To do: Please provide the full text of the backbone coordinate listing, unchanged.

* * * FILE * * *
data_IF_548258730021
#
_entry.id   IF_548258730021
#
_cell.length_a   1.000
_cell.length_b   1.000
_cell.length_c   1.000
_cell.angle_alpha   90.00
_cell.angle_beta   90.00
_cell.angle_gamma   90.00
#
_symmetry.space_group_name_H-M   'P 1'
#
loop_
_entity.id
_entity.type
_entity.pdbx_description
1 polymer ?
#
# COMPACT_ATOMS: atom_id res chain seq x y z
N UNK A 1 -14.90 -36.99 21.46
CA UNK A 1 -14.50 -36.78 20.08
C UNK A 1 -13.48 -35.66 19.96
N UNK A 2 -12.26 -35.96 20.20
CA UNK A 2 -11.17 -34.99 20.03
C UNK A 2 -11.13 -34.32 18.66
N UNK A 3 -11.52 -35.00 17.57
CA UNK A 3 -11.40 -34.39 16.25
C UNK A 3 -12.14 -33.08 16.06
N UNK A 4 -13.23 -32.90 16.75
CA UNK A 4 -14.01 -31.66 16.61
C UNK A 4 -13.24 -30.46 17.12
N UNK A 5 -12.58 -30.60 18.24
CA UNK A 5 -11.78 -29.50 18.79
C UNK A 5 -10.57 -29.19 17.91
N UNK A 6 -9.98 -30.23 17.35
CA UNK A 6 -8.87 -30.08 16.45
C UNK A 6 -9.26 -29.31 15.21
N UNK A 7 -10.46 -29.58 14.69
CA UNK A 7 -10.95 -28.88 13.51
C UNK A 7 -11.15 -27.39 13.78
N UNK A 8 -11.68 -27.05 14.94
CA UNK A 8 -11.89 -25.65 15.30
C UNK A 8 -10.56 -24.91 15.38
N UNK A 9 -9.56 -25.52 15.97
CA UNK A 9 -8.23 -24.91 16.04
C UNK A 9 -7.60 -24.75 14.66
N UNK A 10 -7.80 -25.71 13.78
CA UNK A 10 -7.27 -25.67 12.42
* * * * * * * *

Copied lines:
data_IF_548258730021
#
_entry.id   IF_548258730021
#
_cell.length_a   1.000
_cell.length_b   1.000
_cell.length_c   1.000
_cell.angle_alpha   90.00
_cell.angle_beta   90.00
_cell.angle_gamma   90.00
#
_symmetry.space_group_name_H-M   'P 1'
#
loop_
_entity.id
_entity.type
_entity.pdbx_description
1 polymer ?
#
# COMPACT_ATOMS: atom_id res chain seq x y z
N UNK A 1 -14.90 -36.99 21.46
CA UNK A 1 -14.50 -36.78 20.08
C UNK A 1 -13.48 -35.66 19.96
N UNK A 2 -12.26 -35.96 20.20
CA UNK A 2 -11.17 -34.99 20.03
C UNK A 2 -11.13 -34.32 18.66
N UNK A 3 -11.52 -35.00 17.57
CA UNK A 3 -11.40 -34.39 16.25
C UNK A 3 -12.14 -33.08 16.06
N UNK A 4 -13.23 -32.90 16.75
CA UNK A 4 -14.01 -31.66 16.61
C UNK A 4 -13.24 -30.46 17.12
N UNK A 5 -12.58 -30.60 18.24
CA UNK A 5 -11.78 -29.50 18.79
C UNK A 5 -10.57 -29.19 17.91
N UNK A 6 -9.98 -30.23 17.35
CA UNK A 6 -8.87 -30.08 16.45
C UNK A 6 -9.26 -29.31 15.21
N UNK A 7 -10.46 -29.58 14.69
CA UNK A 7 -10.95 -28.88 13.51
C UNK A 7 -11.15 -27.39 13.78
N UNK A 8 -11.68 -27.05 14.94
CA UNK A 8 -11.89 -25.65 15.30
C UNK A 8 -10.56 -24.91 15.38
N UNK A 9 -9.56 -25.52 15.97
CA UNK A 9 -8.23 -24.91 16.04
C UNK A 9 -7.60 -24.75 14.66
N UNK A 10 -7.80 -25.71 13.78
CA UNK A 10 -7.27 -25.67 12.42